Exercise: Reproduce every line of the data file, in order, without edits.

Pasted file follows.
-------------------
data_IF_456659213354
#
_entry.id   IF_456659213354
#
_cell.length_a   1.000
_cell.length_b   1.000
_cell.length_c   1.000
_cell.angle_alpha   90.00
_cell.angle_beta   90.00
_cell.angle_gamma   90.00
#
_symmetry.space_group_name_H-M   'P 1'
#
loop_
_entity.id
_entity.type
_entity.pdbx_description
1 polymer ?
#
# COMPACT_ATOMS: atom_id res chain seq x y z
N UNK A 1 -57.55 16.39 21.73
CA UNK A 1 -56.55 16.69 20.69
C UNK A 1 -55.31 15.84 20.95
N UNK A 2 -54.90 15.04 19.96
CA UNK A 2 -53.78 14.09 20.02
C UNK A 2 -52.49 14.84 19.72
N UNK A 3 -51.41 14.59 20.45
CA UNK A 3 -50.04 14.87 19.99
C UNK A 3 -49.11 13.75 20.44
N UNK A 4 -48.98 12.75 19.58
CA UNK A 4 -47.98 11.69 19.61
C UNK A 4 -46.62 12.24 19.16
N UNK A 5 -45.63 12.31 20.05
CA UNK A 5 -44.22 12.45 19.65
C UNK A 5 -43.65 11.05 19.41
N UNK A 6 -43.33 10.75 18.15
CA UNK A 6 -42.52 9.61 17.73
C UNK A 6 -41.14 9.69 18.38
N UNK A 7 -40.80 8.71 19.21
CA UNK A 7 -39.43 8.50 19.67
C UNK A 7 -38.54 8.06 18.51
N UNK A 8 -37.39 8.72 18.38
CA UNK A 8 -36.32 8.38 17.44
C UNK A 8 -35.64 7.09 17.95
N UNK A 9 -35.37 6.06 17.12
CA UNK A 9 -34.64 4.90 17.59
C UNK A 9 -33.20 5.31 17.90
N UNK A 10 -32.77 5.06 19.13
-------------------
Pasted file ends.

data_IF_456659213354
#
_entry.id   IF_456659213354
#
_cell.length_a   1.000
_cell.length_b   1.000
_cell.length_c   1.000
_cell.angle_alpha   90.00
_cell.angle_beta   90.00
_cell.angle_gamma   90.00
#
_symmetry.space_group_name_H-M   'P 1'
#
loop_
_entity.id
_entity.type
_entity.pdbx_description
1 polymer ?
#
# COMPACT_ATOMS: atom_id res chain seq x y z
N UNK A 1 -57.55 16.39 21.73
CA UNK A 1 -56.55 16.69 20.69
C UNK A 1 -55.31 15.84 20.95
N UNK A 2 -54.90 15.04 19.96
CA UNK A 2 -53.78 14.09 20.02
C UNK A 2 -52.49 14.84 19.72
N UNK A 3 -51.41 14.59 20.45
CA UNK A 3 -50.04 14.87 19.99
C UNK A 3 -49.11 13.75 20.44
N UNK A 4 -48.98 12.75 19.58
CA UNK A 4 -47.98 11.69 19.61
C UNK A 4 -46.62 12.24 19.16
N UNK A 5 -45.63 12.31 20.05
CA UNK A 5 -44.22 12.45 19.65
C UNK A 5 -43.65 11.05 19.41
N UNK A 6 -43.33 10.75 18.15
CA UNK A 6 -42.52 9.61 17.73
C UNK A 6 -41.14 9.69 18.38
N UNK A 7 -40.80 8.71 19.21
CA UNK A 7 -39.43 8.50 19.67
C UNK A 7 -38.54 8.06 18.51
N UNK A 8 -37.39 8.72 18.38
CA UNK A 8 -36.32 8.38 17.44
C UNK A 8 -35.64 7.09 17.95
N UNK A 9 -35.37 6.06 17.12
CA UNK A 9 -34.64 4.90 17.59
C UNK A 9 -33.20 5.31 17.90
N UNK A 10 -32.77 5.06 19.13